Why Do We Put Telescopes in Space
Scientists keep observing and studying various universal phenomena. Radiations that travel through the Earth’s atmosphere play an important part in understanding these processes. However, our atmosphere is very thick and does not let all these radiations pass on to Earth in an entire way. While it is for good that some high-energy radiations do not pass through these atmospheric layers, it becomes difficult to study radiations when they remain confined to the space that surrounds the Earth’s atmosphere. The air in our atmosphere consists of varied types of particles, debris and water vapor that all block these radiations from reaching the Earth’s surface.
There is a lot of interference that happens in the Earth’s atmosphere. To avoid all this interference and conduct a proper study of various types of radiations, we usually have telescopes placed in space. When scientists conduct long-term studies of the universe, they place telescopes in space that help them avoid clouds and atmospheric pollution. The amazing and complete view of the universe can only be captured by conducting a study in space. In order for all the information to reach us, it is important to setup observatories in space and to place telescopes there.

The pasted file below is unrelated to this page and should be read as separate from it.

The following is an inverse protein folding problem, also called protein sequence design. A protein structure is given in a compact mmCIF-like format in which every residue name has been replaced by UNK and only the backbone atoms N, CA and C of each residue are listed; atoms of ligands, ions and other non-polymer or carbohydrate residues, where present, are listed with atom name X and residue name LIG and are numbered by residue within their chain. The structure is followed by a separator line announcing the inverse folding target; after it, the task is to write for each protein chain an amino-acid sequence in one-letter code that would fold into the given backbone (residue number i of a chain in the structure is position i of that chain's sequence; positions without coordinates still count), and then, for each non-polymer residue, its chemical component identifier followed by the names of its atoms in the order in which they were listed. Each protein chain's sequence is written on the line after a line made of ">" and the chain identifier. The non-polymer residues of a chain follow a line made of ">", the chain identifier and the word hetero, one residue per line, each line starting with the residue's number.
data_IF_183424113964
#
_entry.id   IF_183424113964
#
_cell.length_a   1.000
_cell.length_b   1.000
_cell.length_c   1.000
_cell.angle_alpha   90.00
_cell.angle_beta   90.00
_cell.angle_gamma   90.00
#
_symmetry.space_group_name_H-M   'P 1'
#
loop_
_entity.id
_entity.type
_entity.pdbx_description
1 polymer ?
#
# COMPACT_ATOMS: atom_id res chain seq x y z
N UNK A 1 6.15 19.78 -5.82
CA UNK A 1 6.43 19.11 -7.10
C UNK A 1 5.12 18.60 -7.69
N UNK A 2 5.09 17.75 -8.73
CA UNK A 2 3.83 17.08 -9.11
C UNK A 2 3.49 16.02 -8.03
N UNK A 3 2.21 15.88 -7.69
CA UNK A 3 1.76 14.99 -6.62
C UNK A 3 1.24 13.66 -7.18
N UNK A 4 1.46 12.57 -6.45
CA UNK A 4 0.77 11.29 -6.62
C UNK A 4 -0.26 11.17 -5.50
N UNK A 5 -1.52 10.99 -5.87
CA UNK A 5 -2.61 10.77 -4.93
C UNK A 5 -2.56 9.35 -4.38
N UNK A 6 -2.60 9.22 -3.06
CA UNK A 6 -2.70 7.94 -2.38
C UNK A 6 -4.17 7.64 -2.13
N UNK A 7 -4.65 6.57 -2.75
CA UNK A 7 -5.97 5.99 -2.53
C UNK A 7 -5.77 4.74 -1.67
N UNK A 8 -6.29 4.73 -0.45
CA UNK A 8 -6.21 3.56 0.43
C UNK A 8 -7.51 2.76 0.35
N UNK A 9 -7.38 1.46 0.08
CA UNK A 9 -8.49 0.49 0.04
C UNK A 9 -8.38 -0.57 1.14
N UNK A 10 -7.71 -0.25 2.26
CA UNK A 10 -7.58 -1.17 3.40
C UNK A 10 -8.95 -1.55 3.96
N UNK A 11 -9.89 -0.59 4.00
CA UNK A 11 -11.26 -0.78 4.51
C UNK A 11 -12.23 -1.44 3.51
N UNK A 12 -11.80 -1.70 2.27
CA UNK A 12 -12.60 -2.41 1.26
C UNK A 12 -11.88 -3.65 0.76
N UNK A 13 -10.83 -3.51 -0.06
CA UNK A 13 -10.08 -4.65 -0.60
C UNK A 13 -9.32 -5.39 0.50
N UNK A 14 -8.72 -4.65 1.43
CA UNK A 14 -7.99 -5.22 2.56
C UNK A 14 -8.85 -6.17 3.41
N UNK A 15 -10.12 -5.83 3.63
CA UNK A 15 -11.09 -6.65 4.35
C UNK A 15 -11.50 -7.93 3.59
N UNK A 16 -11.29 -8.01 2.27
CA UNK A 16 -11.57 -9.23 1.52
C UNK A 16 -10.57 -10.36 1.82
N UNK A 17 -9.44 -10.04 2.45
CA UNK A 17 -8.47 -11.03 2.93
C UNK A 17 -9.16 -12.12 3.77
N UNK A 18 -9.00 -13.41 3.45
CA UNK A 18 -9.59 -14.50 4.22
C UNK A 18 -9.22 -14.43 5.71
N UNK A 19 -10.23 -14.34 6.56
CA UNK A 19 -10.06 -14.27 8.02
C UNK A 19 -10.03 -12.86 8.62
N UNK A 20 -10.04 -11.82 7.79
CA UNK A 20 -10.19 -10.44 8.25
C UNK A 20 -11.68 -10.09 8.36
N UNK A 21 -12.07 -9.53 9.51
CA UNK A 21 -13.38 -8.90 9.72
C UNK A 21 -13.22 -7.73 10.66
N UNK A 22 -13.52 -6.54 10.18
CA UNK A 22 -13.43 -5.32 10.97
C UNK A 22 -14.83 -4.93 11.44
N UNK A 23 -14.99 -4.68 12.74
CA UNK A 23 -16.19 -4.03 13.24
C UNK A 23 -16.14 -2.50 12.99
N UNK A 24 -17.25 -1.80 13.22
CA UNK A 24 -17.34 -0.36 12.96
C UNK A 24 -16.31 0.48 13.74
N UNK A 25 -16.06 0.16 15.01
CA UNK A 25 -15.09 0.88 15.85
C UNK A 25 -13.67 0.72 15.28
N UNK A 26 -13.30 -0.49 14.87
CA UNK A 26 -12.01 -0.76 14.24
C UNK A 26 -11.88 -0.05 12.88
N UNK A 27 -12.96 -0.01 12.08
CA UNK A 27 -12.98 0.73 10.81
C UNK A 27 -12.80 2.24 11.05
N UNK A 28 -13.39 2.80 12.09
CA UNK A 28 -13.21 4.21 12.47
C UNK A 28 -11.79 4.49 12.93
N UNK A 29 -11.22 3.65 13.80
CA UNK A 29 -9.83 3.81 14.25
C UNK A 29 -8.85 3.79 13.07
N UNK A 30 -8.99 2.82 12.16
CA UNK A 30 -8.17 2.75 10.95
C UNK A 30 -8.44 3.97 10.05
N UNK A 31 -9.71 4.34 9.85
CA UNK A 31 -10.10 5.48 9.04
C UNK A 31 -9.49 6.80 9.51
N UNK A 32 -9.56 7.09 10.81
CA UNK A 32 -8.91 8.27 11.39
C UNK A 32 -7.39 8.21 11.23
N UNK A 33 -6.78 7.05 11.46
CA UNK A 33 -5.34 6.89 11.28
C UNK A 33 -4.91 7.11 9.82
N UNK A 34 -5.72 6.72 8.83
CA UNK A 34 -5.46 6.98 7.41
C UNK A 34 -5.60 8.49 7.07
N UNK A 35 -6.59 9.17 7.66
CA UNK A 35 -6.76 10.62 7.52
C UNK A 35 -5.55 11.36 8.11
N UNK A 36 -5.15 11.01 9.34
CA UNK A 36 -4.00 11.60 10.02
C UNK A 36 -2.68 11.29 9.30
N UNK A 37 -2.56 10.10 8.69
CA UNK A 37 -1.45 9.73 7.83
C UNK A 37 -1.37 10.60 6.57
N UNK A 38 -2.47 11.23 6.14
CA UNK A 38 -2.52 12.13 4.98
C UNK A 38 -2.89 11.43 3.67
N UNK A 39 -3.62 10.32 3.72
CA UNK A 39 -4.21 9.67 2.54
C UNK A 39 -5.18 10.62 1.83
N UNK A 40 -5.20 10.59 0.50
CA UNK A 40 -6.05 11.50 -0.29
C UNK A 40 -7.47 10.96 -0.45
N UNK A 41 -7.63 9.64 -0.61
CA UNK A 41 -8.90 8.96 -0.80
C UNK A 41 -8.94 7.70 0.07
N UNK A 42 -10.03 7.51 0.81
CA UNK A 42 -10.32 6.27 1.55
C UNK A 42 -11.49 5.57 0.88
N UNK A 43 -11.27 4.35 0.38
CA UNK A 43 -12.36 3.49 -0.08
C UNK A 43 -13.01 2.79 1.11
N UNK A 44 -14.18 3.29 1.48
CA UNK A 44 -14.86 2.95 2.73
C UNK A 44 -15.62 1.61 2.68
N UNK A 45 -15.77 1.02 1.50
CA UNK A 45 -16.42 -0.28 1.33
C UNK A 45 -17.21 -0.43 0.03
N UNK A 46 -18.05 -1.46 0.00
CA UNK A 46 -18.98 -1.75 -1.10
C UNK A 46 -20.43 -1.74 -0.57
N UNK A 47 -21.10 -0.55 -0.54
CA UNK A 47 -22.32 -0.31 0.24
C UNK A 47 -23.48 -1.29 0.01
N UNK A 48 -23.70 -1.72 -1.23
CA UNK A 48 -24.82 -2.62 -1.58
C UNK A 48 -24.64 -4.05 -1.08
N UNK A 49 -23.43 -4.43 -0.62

It all started with Edwin Hubble who placed a telescope in space. Using that telescope, several unknown facts were discovered and we were able to gather a lot of knowledge about space. Thus, it is important to make new discoveries by understanding different scientific phenomena that might be taking place in the upper atmosphere or space. Although scientists have tried to place telescopes on high mountains to conduct atmospheric studies, it is more advantageous to reach the space region directly so all atmospheric distortions could be avoided. With the developing technology, it has also become easier for us to place telescopes in space.